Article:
He strikes Yam in chest and in the forehead, knocking him out. Athtart rebukes Baal and calls on him to 'scatter' his captive, which he does. In a alternate version of this episode, he slays Lotan (Leviathan), the seven-headed dragon.


The battle may have been representative of rough winter sea-storms which calmed in the spring and which were preceded and accompanied by autumn rains which ended summer droughts and enabled crops to grow.


After his victory he holds a feast and remarks on his lack of a proper palace, instead retaining residence with El and Athirat. He sends messengers to Anat to ask her to perform a peace-offering that he might tell her the word which is the power of lightning and seek lightning on the holy Mt Zephon.

She does so and he welcomes her. Hearing his complaints Anat leaves to petition El for a new palace for Baal. Rejected, Baal dispatches Qodesh-and-Amrur to Kothar-and-Khasis with a request to make a silver temple set with which to bribe Athirat. He and Anat view Athirat with trepidation keeping in mind past insults which he has suffered at the hands of the other gods.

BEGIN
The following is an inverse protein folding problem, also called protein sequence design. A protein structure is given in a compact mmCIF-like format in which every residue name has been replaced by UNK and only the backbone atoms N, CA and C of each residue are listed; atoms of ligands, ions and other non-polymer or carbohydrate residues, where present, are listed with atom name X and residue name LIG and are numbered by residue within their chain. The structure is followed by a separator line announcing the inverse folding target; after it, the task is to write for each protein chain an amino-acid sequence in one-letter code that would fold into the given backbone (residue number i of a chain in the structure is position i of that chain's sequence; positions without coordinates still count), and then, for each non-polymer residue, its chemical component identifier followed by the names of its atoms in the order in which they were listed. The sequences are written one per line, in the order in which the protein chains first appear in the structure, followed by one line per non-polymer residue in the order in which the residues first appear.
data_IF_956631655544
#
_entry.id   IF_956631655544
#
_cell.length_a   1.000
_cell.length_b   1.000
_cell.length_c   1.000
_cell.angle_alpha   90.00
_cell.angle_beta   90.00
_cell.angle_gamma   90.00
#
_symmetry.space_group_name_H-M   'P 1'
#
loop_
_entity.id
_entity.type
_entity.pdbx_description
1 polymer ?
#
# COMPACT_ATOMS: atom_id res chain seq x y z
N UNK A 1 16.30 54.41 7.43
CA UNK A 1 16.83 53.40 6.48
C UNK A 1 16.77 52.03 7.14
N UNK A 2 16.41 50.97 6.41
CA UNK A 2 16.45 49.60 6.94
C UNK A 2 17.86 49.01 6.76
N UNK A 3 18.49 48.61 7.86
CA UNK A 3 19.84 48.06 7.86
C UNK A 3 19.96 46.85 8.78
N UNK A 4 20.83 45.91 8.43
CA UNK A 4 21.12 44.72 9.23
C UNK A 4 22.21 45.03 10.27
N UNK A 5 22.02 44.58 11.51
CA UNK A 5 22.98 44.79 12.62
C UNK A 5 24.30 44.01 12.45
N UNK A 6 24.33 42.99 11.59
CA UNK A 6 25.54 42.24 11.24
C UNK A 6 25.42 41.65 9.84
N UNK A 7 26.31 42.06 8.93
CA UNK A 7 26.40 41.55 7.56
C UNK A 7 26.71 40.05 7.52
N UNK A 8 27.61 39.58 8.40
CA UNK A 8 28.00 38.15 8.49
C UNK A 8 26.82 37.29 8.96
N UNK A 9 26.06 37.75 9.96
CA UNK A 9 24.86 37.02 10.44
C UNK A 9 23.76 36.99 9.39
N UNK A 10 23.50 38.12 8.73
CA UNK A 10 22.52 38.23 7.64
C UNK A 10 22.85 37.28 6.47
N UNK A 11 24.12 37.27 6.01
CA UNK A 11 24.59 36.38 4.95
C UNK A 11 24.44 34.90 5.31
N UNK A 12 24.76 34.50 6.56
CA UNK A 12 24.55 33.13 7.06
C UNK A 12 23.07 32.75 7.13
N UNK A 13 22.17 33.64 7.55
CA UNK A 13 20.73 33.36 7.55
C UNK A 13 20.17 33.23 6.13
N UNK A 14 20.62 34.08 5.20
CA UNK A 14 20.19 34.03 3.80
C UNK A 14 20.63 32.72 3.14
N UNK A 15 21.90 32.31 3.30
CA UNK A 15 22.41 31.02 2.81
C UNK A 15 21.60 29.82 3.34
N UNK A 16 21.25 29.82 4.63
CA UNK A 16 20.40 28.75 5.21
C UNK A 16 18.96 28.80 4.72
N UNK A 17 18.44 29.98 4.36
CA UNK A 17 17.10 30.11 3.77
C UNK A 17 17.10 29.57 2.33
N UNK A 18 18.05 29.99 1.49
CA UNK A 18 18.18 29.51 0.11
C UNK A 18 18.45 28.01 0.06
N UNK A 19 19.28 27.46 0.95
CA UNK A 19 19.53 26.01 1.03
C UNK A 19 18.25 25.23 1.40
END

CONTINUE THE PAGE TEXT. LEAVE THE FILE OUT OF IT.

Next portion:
He and Anat ask Athirat to ask El for permission to build a more extravagant house and Athirat's request is granted. Gathering cedar, gold, silver, gems, and lapis at Mt. Zephon, he calls Kothar-and-Khasis, feeding him and instructing him on how to build the palace. He doesn't want a window, for fear of Yam breaking through or his daughters escaping, but Kothar-and-Khasis convinces him to allow its inclusion so that he might lightning, thunder, and rain through it. At its completion he holds a feast, takes over scores of towns and allows the window to be built.


message, El, Mot, Ugar, Ashtar, Shapshu, Mt. Zephon


Search this Website



He threatens to ask Mot to invite any of Baal's remaining enemies to come for a visit and at night, binds the lightning, snow and rains.